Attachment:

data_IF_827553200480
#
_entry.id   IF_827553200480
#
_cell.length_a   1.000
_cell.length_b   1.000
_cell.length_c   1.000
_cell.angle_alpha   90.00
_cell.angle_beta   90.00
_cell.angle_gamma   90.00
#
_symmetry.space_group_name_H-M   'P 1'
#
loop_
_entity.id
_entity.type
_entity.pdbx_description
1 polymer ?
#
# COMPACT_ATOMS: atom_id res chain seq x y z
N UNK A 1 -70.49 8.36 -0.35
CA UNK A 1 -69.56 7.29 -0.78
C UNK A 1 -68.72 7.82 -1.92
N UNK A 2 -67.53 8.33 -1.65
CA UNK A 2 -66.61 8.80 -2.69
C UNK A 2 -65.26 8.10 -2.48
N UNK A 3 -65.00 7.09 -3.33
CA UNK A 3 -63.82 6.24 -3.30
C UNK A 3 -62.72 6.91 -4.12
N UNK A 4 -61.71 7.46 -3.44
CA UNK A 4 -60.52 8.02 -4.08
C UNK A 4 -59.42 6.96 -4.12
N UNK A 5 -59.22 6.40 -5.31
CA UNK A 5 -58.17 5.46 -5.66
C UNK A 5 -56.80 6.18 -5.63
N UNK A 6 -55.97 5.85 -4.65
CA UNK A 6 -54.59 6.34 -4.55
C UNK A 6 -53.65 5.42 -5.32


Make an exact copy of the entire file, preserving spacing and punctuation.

data_IF_827553200480
#
_entry.id   IF_827553200480
#
_cell.length_a   1.000
_cell.length_b   1.000
_cell.length_c   1.000
_cell.angle_alpha   90.00
_cell.angle_beta   90.00
_cell.angle_gamma   90.00
#
_symmetry.space_group_name_H-M   'P 1'
#
loop_
_entity.id
_entity.type
_entity.pdbx_description
1 polymer ?
#
# COMPACT_ATOMS: atom_id res chain seq x y z
N UNK A 1 -70.49 8.36 -0.35
CA UNK A 1 -69.56 7.29 -0.78
C UNK A 1 -68.72 7.82 -1.92
N UNK A 2 -67.53 8.33 -1.65
CA UNK A 2 -66.61 8.80 -2.69
C UNK A 2 -65.26 8.10 -2.48
N UNK A 3 -65.00 7.09 -3.33
CA UNK A 3 -63.82 6.24 -3.30
C UNK A 3 -62.72 6.91 -4.12
N UNK A 4 -61.71 7.46 -3.44
CA UNK A 4 -60.52 8.02 -4.08
C UNK A 4 -59.42 6.96 -4.12
N UNK A 5 -59.22 6.40 -5.31
CA UNK A 5 -58.17 5.46 -5.66
C UNK A 5 -56.80 6.18 -5.63
N UNK A 6 -55.97 5.85 -4.65
CA UNK A 6 -54.59 6.34 -4.55
C UNK A 6 -53.65 5.42 -5.32